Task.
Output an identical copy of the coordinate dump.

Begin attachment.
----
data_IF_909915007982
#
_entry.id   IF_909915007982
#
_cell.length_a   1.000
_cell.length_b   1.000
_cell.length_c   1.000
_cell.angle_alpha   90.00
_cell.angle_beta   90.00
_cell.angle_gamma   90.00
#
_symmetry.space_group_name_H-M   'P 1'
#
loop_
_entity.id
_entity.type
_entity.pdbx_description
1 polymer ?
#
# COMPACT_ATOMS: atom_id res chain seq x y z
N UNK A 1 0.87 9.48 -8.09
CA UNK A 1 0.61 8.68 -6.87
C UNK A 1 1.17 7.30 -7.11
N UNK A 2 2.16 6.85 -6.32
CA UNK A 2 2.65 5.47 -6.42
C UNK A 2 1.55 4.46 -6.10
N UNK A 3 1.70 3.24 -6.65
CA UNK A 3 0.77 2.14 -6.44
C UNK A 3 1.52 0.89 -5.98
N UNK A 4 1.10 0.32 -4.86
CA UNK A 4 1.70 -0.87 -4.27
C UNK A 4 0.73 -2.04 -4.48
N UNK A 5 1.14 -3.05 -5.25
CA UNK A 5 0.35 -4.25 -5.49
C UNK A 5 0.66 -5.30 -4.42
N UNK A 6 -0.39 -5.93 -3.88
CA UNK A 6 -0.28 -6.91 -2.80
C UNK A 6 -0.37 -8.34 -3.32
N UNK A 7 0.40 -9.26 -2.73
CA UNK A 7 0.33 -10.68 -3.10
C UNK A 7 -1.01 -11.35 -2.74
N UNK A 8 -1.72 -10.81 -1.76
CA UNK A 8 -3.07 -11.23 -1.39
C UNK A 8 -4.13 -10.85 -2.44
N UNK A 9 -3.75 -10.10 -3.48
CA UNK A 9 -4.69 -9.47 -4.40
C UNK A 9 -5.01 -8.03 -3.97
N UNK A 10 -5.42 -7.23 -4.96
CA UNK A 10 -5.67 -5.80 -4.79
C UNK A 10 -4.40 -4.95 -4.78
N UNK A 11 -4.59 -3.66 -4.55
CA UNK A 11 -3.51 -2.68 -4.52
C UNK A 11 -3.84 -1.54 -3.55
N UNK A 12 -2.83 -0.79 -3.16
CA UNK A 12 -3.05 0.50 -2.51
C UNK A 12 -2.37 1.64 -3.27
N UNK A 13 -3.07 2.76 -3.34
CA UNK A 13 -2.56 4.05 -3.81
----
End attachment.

data_IF_909915007982
#
_entry.id   IF_909915007982
#
_cell.length_a   1.000
_cell.length_b   1.000
_cell.length_c   1.000
_cell.angle_alpha   90.00
_cell.angle_beta   90.00
_cell.angle_gamma   90.00
#
_symmetry.space_group_name_H-M   'P 1'
#
loop_
_entity.id
_entity.type
_entity.pdbx_description
1 polymer ?
#
# COMPACT_ATOMS: atom_id res chain seq x y z
N UNK A 1 0.87 9.48 -8.09
CA UNK A 1 0.61 8.68 -6.87
C UNK A 1 1.17 7.30 -7.11
N UNK A 2 2.16 6.85 -6.32
CA UNK A 2 2.65 5.47 -6.42
C UNK A 2 1.55 4.46 -6.10
N UNK A 3 1.70 3.24 -6.65
CA UNK A 3 0.77 2.14 -6.44
C UNK A 3 1.52 0.89 -5.98
N UNK A 4 1.10 0.32 -4.86
CA UNK A 4 1.70 -0.87 -4.27
C UNK A 4 0.73 -2.04 -4.48
N UNK A 5 1.14 -3.05 -5.25
CA UNK A 5 0.35 -4.25 -5.49
C UNK A 5 0.66 -5.30 -4.42
N UNK A 6 -0.39 -5.93 -3.88
CA UNK A 6 -0.28 -6.91 -2.80
C UNK A 6 -0.37 -8.34 -3.32
N UNK A 7 0.40 -9.26 -2.73
CA UNK A 7 0.33 -10.68 -3.10
C UNK A 7 -1.01 -11.35 -2.74
N UNK A 8 -1.72 -10.81 -1.76
CA UNK A 8 -3.07 -11.23 -1.39
C UNK A 8 -4.13 -10.85 -2.44
N UNK A 9 -3.75 -10.10 -3.48
CA UNK A 9 -4.69 -9.47 -4.40
C UNK A 9 -5.01 -8.03 -3.97
N UNK A 10 -5.42 -7.23 -4.96
CA UNK A 10 -5.67 -5.80 -4.79
C UNK A 10 -4.40 -4.95 -4.78
N UNK A 11 -4.59 -3.66 -4.55
CA UNK A 11 -3.51 -2.68 -4.52
C UNK A 11 -3.84 -1.54 -3.55
N UNK A 12 -2.83 -0.79 -3.16
CA UNK A 12 -3.05 0.50 -2.51
C UNK A 12 -2.37 1.64 -3.27
N UNK A 13 -3.07 2.76 -3.34
CA UNK A 13 -2.56 4.05 -3.81